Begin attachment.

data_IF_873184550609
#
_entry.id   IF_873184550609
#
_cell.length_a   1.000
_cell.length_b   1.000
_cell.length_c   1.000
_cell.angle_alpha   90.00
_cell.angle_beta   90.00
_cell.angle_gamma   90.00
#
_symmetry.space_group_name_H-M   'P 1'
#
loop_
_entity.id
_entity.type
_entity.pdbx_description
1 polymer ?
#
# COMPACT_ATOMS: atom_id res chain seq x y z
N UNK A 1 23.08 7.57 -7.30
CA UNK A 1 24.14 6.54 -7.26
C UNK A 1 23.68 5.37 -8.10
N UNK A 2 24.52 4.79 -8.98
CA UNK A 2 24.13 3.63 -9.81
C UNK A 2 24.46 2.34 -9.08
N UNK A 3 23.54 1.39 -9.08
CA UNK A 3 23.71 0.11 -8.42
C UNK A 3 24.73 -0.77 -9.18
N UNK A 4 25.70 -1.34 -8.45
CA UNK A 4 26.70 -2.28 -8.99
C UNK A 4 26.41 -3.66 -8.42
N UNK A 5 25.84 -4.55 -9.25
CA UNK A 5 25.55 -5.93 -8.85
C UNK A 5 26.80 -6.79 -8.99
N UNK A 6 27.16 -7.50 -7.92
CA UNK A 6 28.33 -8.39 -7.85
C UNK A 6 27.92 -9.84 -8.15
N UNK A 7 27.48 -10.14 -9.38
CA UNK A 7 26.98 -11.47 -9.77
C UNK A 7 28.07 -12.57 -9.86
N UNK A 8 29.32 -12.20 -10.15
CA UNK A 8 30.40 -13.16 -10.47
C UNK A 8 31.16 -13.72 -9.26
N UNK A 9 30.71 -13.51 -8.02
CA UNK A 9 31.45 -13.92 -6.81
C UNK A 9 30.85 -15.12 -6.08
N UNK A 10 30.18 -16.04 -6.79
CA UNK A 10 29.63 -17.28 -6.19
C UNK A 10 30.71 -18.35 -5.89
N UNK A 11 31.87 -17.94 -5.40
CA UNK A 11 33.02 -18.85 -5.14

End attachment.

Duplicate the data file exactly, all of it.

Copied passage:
data_IF_873184550609
#
_entry.id   IF_873184550609
#
_cell.length_a   1.000
_cell.length_b   1.000
_cell.length_c   1.000
_cell.angle_alpha   90.00
_cell.angle_beta   90.00
_cell.angle_gamma   90.00
#
_symmetry.space_group_name_H-M   'P 1'
#
loop_
_entity.id
_entity.type
_entity.pdbx_description
1 polymer ?
#
# COMPACT_ATOMS: atom_id res chain seq x y z
N UNK A 1 23.08 7.57 -7.30
CA UNK A 1 24.14 6.54 -7.26
C UNK A 1 23.68 5.37 -8.10
N UNK A 2 24.52 4.79 -8.98
CA UNK A 2 24.13 3.63 -9.81
C UNK A 2 24.46 2.34 -9.08
N UNK A 3 23.54 1.39 -9.08
CA UNK A 3 23.71 0.11 -8.42
C UNK A 3 24.73 -0.77 -9.18
N UNK A 4 25.70 -1.34 -8.45
CA UNK A 4 26.70 -2.28 -8.99
C UNK A 4 26.41 -3.66 -8.42
N UNK A 5 25.84 -4.55 -9.25
CA UNK A 5 25.55 -5.93 -8.85
C UNK A 5 26.80 -6.79 -8.99
N UNK A 6 27.16 -7.50 -7.92
CA UNK A 6 28.33 -8.39 -7.85
C UNK A 6 27.92 -9.84 -8.15
N UNK A 7 27.48 -10.14 -9.38
CA UNK A 7 26.98 -11.47 -9.77
C UNK A 7 28.07 -12.57 -9.86
N UNK A 8 29.32 -12.20 -10.15
CA UNK A 8 30.40 -13.16 -10.47
C UNK A 8 31.16 -13.72 -9.26
N UNK A 9 30.71 -13.51 -8.02
CA UNK A 9 31.45 -13.92 -6.81
C UNK A 9 30.85 -15.12 -6.08
N UNK A 10 30.18 -16.04 -6.79
CA UNK A 10 29.63 -17.28 -6.19
C UNK A 10 30.71 -18.35 -5.89
N UNK A 11 31.87 -17.94 -5.40
CA UNK A 11 33.02 -18.85 -5.14